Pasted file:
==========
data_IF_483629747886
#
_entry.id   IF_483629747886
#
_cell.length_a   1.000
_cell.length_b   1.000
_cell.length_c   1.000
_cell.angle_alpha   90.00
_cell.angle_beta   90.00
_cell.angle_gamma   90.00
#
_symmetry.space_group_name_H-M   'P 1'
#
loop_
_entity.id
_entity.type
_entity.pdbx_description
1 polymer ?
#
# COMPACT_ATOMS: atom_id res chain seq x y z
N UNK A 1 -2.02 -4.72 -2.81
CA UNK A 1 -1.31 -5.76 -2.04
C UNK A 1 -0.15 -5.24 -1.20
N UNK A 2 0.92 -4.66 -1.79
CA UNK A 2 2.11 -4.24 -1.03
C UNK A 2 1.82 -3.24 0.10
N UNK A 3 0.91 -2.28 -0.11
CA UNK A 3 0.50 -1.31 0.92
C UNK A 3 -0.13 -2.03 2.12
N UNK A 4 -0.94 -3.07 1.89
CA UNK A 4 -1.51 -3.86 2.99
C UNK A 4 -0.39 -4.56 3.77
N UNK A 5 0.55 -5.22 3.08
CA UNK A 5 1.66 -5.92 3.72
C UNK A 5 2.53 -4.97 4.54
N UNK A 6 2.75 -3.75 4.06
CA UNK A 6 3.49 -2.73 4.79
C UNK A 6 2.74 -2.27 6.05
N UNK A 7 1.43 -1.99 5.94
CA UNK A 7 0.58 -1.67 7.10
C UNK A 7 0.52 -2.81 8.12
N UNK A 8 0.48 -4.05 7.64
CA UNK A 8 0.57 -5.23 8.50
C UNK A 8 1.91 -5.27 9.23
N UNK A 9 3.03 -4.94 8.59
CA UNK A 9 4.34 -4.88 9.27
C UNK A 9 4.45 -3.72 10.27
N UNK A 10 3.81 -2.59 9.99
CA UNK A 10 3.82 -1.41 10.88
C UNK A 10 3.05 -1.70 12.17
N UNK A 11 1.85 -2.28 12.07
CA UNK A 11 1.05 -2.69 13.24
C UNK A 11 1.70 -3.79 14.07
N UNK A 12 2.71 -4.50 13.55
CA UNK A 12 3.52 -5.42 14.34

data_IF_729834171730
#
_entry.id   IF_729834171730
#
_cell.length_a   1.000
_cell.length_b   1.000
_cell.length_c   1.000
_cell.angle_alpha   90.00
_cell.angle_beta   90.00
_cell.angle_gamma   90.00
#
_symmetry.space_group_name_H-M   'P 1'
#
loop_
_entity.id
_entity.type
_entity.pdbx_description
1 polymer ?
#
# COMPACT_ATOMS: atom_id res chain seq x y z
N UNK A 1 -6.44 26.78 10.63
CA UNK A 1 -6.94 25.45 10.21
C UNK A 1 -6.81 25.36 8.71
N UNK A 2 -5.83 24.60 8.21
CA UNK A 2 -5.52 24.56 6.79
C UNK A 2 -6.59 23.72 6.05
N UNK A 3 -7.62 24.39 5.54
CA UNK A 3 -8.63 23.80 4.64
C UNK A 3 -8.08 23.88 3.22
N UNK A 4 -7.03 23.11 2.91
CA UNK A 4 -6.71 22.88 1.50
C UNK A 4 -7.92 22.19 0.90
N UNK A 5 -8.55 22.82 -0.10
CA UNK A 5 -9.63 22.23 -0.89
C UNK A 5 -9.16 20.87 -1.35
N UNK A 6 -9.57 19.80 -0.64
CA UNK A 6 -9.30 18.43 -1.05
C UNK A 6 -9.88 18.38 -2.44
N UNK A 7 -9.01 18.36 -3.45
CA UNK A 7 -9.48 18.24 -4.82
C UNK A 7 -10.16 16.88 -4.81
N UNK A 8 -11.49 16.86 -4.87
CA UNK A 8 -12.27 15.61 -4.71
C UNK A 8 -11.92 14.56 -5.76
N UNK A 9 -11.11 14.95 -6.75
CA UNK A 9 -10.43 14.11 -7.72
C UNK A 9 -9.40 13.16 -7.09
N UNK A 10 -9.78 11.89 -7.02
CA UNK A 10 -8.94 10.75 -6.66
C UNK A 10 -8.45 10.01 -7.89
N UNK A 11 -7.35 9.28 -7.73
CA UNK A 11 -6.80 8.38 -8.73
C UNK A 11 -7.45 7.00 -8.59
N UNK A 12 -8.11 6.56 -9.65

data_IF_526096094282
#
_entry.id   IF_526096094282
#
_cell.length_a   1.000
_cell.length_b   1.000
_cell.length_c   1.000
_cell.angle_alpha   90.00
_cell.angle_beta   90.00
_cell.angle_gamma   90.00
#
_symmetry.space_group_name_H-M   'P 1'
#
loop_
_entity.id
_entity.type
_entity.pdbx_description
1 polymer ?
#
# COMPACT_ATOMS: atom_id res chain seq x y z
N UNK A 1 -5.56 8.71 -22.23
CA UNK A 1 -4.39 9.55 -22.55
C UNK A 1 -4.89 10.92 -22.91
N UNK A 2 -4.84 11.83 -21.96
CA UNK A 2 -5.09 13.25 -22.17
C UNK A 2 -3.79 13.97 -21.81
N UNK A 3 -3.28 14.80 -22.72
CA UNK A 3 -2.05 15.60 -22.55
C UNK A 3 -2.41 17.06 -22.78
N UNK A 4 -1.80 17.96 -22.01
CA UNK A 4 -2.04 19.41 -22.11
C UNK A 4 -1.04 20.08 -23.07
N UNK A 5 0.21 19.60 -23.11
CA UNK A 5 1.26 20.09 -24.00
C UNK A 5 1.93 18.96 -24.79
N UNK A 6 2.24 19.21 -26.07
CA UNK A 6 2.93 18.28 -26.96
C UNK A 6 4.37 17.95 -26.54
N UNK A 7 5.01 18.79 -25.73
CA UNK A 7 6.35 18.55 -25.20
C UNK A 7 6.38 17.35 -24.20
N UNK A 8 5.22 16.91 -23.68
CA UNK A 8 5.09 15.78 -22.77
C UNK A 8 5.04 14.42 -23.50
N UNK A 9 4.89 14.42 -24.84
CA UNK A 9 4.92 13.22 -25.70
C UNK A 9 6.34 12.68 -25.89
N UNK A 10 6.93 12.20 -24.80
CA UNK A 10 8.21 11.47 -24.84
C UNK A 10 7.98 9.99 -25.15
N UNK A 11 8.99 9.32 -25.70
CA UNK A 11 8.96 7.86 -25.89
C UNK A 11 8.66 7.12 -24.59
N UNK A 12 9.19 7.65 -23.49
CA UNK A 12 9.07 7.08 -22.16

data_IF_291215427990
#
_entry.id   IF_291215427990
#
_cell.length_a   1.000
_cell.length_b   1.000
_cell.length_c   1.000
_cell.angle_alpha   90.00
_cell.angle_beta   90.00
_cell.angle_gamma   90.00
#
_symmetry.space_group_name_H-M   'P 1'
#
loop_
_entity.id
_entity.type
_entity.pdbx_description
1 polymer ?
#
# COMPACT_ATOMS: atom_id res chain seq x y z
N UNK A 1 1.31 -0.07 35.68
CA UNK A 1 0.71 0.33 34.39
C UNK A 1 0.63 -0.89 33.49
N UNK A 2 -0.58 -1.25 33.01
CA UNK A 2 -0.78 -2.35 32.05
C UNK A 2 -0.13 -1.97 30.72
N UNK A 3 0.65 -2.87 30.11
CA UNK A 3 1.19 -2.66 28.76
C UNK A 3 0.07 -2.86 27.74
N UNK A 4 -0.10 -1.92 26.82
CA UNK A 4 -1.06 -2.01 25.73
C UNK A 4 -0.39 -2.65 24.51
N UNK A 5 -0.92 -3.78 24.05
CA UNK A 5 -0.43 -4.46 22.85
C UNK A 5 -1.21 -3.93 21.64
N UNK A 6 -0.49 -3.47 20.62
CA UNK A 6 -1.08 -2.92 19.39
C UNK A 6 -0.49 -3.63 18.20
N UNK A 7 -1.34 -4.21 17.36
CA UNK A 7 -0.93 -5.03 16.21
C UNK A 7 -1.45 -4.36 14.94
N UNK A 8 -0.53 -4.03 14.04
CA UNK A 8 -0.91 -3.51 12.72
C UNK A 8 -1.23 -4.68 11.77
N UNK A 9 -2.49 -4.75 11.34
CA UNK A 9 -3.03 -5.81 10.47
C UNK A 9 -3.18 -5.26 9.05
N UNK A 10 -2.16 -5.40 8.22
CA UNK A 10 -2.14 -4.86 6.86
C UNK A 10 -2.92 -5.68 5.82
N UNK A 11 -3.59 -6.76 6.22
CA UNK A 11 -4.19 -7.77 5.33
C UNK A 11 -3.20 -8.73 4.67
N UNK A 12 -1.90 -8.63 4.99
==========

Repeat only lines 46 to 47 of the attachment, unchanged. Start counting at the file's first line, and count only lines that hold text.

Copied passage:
CA UNK A 9 4.34 -4.88 9.27
C UNK A 9 4.45 -3.72 10.27